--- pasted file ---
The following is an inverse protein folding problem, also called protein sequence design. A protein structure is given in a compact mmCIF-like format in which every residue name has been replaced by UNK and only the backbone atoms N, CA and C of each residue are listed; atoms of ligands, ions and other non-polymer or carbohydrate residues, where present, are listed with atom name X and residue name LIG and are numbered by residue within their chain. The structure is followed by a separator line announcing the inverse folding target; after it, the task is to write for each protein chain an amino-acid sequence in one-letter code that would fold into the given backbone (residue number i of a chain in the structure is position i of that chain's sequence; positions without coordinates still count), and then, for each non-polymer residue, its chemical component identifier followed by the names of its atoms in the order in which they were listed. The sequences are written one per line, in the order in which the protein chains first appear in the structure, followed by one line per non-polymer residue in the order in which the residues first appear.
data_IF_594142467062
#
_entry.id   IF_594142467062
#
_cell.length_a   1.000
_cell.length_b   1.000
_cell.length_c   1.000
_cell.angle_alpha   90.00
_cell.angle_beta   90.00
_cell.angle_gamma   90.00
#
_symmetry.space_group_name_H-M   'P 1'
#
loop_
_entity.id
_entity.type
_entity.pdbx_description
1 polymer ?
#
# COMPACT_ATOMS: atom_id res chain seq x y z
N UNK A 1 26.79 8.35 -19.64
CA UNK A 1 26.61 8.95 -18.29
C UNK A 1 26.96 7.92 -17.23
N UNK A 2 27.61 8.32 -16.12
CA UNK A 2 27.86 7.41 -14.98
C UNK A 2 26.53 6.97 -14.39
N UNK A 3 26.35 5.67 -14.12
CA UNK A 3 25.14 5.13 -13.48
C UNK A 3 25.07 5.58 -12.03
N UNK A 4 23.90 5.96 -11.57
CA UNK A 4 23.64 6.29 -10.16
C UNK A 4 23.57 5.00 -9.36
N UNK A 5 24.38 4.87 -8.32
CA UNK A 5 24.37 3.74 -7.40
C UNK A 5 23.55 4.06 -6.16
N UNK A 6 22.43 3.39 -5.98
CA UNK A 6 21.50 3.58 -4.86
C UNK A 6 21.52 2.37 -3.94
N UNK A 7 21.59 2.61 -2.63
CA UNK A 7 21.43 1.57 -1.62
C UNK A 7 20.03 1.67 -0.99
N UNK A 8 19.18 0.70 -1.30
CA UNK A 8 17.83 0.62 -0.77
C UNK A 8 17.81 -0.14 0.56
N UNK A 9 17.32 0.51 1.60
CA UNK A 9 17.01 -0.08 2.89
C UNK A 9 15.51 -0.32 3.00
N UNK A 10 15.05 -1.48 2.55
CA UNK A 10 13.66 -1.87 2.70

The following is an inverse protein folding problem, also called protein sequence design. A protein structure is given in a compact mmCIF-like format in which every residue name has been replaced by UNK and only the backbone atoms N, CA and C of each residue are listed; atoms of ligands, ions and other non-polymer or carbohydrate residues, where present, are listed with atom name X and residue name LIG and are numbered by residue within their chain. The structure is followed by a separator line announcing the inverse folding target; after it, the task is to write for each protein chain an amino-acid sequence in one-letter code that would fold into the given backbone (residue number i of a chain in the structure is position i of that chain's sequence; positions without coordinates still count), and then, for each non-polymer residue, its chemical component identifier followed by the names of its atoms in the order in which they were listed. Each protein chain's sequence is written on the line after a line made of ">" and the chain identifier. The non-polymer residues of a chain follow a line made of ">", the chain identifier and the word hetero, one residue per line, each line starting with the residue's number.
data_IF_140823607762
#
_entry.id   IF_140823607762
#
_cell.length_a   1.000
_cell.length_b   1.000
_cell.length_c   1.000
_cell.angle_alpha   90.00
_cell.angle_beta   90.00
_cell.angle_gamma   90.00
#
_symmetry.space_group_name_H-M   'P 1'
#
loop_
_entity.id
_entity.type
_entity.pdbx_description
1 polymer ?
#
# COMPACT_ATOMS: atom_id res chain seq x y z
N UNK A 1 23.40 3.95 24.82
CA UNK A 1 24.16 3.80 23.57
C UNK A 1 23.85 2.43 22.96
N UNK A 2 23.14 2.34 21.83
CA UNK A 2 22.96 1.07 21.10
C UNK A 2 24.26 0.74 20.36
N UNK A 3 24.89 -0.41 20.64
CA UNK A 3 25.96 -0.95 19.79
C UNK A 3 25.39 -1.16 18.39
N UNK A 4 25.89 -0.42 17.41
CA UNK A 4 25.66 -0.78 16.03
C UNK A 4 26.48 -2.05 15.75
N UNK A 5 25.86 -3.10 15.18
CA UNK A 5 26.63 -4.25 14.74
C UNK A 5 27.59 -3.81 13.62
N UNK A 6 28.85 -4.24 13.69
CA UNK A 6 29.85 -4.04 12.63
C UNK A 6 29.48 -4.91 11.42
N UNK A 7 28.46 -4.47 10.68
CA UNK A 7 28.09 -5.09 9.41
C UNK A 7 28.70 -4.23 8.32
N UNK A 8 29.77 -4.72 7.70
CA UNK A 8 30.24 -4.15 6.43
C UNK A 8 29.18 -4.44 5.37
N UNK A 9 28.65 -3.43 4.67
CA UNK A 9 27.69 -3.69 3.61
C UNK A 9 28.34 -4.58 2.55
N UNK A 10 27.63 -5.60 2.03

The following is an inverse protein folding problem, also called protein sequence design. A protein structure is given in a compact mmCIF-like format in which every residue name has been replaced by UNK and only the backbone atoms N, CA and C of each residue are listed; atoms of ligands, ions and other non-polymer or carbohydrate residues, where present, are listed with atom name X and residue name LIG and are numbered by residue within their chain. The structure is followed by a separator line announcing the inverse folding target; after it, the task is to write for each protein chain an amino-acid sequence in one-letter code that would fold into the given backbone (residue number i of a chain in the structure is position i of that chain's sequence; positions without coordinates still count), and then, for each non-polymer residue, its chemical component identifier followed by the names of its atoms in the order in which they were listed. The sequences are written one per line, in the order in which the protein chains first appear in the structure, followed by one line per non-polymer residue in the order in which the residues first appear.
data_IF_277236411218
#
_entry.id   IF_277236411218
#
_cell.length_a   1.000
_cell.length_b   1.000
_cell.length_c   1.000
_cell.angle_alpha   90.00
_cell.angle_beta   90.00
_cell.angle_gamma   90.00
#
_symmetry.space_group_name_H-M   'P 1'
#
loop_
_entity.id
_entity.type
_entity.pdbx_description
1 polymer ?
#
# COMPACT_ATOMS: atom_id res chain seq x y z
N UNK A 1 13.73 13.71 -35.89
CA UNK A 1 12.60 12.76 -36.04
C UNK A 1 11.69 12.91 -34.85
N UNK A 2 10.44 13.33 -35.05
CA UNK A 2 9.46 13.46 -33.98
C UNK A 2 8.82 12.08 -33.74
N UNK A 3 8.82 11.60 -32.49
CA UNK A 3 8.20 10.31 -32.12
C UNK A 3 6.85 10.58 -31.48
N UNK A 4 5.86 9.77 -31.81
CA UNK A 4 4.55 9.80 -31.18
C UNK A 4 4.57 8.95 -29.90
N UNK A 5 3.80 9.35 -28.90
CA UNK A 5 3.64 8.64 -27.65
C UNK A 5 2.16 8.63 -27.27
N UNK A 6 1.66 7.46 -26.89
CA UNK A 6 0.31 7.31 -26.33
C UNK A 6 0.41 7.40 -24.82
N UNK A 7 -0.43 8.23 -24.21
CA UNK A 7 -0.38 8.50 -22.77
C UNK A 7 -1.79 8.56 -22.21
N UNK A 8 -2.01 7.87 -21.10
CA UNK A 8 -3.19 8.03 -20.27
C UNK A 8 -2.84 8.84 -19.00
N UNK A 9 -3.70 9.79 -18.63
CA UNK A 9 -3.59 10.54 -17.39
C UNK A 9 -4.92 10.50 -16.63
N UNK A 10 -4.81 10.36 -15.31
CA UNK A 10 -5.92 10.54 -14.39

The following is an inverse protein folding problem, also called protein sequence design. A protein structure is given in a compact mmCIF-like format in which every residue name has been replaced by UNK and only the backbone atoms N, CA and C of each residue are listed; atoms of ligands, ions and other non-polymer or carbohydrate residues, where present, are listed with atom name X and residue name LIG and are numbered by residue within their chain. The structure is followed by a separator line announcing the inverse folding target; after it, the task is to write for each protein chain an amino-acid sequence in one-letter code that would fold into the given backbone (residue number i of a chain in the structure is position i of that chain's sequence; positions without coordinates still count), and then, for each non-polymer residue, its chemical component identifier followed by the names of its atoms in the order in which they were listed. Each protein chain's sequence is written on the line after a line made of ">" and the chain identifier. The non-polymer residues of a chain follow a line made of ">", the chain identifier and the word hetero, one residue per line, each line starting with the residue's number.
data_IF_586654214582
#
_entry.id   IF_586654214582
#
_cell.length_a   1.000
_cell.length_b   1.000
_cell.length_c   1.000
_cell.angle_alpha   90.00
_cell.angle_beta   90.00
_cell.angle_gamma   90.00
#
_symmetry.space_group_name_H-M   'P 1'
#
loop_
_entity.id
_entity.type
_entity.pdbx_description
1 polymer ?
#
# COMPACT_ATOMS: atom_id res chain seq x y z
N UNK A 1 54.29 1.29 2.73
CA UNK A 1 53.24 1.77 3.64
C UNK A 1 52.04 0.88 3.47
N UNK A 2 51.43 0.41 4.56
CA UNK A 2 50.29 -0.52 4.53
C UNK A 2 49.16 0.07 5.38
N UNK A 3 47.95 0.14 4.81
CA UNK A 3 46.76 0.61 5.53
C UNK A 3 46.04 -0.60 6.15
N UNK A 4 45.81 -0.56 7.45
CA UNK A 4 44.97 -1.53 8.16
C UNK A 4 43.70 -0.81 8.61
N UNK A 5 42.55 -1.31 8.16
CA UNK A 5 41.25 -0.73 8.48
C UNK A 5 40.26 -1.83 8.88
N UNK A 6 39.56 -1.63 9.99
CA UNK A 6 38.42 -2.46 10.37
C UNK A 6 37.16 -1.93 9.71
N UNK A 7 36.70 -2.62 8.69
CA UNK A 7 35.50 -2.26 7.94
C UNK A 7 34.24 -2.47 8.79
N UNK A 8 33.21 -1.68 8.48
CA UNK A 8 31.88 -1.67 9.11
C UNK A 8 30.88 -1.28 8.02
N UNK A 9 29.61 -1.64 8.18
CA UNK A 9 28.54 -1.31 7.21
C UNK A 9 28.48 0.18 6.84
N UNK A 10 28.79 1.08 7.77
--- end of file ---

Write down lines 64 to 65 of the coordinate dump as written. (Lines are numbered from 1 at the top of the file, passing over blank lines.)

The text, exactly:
#
loop_